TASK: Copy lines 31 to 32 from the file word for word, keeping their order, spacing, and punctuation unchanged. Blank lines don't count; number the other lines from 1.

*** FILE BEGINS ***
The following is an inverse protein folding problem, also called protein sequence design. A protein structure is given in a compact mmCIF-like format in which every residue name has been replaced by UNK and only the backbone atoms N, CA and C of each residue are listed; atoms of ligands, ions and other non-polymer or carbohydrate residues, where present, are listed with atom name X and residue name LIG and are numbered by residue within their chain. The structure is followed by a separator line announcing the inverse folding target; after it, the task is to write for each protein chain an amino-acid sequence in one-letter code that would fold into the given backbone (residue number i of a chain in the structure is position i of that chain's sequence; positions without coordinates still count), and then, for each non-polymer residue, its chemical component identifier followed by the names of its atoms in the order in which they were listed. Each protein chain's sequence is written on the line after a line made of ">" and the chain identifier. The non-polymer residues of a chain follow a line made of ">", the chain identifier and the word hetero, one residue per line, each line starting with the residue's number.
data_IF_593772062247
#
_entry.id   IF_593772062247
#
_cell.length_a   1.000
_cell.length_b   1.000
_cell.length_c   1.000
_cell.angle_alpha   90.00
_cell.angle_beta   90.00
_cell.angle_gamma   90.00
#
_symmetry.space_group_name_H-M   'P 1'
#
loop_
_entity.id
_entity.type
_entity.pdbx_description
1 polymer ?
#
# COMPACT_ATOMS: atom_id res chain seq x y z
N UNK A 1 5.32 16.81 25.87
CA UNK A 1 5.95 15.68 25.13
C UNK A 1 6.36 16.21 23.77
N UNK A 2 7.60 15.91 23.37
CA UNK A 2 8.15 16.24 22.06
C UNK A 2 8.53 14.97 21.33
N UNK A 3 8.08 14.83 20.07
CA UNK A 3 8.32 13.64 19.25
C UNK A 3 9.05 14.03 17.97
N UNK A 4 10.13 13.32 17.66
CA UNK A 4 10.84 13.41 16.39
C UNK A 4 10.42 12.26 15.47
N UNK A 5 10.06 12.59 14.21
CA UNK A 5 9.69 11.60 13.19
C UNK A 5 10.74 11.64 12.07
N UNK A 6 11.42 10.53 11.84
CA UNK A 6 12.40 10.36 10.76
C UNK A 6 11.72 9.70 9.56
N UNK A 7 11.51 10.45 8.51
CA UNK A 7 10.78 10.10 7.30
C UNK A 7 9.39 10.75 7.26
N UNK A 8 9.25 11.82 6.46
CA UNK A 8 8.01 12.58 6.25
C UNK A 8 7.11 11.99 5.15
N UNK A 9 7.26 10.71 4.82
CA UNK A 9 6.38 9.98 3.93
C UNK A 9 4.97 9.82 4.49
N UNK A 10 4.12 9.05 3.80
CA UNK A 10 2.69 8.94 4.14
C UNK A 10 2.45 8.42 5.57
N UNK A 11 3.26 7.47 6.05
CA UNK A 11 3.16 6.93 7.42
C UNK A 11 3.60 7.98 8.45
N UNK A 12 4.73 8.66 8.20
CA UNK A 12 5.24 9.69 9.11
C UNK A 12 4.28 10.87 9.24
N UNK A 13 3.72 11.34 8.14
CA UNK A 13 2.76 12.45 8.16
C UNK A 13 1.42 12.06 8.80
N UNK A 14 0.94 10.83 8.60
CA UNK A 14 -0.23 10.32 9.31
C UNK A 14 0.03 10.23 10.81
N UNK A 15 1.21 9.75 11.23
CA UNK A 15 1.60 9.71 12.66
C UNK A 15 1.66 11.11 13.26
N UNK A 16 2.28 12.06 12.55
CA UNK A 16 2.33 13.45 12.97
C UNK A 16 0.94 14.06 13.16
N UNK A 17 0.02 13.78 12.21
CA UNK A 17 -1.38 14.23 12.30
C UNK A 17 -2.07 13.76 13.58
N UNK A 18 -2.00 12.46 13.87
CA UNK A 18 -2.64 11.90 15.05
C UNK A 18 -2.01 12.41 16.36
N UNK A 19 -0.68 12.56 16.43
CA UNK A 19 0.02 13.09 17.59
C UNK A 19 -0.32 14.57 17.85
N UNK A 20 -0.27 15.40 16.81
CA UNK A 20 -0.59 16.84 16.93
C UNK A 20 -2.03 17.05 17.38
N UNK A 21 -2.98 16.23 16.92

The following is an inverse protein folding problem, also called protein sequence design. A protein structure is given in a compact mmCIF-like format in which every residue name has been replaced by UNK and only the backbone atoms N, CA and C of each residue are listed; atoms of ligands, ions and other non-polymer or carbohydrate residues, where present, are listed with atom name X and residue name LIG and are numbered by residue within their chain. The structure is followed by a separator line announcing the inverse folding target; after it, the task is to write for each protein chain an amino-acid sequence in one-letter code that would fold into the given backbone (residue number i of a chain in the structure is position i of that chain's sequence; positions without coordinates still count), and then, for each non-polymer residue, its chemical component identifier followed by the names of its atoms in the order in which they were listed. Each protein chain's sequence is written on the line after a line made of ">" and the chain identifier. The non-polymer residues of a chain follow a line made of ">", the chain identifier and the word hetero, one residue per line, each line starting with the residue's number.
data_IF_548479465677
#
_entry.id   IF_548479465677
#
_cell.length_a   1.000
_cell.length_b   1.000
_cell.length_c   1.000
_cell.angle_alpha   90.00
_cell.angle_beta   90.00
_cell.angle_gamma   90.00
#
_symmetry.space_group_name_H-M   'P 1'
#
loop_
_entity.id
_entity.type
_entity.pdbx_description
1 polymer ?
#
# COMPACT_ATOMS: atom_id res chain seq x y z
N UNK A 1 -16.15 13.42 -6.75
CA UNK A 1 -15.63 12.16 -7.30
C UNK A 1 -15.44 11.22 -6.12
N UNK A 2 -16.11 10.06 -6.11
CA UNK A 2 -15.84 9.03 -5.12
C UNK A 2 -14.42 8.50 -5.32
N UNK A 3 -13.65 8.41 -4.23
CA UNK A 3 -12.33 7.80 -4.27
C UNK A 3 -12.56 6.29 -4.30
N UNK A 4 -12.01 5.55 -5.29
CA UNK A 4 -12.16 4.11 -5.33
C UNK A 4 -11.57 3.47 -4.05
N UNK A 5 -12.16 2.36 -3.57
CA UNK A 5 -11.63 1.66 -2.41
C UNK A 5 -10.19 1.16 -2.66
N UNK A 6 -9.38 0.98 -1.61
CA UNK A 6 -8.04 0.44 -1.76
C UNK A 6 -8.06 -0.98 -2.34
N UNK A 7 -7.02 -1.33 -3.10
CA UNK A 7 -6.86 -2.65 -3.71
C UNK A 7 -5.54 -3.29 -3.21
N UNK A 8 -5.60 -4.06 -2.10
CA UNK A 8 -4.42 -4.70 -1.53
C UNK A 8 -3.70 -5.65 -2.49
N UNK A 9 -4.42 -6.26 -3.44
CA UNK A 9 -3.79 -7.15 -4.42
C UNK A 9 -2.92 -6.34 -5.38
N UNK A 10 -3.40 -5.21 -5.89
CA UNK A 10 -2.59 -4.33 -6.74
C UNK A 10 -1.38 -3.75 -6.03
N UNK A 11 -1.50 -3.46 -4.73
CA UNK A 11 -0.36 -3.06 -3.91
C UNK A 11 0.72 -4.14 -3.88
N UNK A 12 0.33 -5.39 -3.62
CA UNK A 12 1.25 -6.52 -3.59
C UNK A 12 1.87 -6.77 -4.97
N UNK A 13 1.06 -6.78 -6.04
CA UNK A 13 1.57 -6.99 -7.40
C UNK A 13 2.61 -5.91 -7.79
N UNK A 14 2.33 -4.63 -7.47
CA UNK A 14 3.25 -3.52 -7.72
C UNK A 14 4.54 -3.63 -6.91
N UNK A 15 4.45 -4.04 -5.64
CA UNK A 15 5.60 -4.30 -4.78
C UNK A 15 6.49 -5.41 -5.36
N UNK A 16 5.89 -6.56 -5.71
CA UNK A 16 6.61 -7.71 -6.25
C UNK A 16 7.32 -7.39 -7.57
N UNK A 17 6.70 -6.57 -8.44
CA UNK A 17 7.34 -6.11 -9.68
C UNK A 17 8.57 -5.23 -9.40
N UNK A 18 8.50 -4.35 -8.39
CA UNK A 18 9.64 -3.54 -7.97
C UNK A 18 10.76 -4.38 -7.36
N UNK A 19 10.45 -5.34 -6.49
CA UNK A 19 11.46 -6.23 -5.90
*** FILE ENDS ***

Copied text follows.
N UNK A 4 10.13 13.32 17.66
CA UNK A 4 10.84 13.41 16.39